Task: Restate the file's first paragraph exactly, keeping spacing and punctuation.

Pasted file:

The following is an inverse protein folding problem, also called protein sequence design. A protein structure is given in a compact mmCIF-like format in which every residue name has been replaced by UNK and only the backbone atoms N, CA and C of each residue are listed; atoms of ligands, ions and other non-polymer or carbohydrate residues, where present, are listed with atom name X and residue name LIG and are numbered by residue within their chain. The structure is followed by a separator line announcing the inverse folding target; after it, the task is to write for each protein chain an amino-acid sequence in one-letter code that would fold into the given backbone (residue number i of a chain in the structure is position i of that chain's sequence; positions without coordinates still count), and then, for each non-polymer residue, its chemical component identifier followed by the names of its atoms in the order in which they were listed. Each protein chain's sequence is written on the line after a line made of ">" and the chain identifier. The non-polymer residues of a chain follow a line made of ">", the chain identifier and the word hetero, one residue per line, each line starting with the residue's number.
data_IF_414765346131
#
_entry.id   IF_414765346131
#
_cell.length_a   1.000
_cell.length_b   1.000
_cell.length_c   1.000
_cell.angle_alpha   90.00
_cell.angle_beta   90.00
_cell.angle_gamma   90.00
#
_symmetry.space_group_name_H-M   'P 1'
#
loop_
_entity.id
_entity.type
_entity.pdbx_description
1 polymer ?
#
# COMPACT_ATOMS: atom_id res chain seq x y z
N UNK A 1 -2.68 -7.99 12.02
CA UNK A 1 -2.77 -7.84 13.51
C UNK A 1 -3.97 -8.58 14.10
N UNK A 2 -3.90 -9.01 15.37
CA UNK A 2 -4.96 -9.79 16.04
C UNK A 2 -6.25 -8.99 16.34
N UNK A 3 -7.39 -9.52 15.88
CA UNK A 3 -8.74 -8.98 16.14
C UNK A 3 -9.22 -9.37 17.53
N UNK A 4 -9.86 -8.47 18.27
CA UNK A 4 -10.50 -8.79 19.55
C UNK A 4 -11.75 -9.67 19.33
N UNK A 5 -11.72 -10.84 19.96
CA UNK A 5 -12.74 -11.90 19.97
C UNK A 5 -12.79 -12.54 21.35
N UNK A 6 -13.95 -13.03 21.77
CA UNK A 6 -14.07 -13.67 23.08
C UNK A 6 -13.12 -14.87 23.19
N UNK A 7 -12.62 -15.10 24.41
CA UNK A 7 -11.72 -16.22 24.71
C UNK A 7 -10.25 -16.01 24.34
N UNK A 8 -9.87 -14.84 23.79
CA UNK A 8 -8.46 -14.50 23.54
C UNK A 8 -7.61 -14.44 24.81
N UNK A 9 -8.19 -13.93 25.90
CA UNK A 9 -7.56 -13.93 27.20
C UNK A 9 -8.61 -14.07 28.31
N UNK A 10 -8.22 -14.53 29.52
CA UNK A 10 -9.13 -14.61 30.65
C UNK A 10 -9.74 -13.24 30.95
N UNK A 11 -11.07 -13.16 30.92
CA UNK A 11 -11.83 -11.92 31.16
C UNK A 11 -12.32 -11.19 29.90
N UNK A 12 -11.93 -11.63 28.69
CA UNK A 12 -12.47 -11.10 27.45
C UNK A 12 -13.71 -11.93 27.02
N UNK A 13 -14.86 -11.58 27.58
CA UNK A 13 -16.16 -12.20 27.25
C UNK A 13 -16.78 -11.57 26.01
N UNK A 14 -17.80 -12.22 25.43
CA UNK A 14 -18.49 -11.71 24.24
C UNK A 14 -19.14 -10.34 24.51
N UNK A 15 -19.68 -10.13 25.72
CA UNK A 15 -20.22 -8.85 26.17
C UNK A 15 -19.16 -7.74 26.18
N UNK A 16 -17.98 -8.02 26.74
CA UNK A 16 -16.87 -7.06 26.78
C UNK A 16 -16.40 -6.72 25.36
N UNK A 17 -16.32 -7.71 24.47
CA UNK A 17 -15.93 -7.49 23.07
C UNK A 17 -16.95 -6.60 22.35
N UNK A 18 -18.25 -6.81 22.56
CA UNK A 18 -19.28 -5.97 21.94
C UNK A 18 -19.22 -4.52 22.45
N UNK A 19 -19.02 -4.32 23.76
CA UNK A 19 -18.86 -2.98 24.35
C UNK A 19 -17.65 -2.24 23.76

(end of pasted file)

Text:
The following is an inverse protein folding problem, also called protein sequence design. A protein structure is given in a compact mmCIF-like format in which every residue name has been replaced by UNK and only the backbone atoms N, CA and C of each residue are listed; atoms of ligands, ions and other non-polymer or carbohydrate residues, where present, are listed with atom name X and residue name LIG and are numbered by residue within their chain. The structure is followed by a separator line announcing the inverse folding target; after it, the task is to write for each protein chain an amino-acid sequence in one-letter code that would fold into the given backbone (residue number i of a chain in the structure is position i of that chain's sequence; positions without coordinates still count), and then, for each non-polymer residue, its chemical component identifier followed by the names of its atoms in the order in which they were listed. Each protein chain's sequence is written on the line after a line made of ">" and the chain identifier. The non-polymer residues of a chain follow a line made of ">", the chain identifier and the word hetero, one residue per line, each line starting with the residue's number.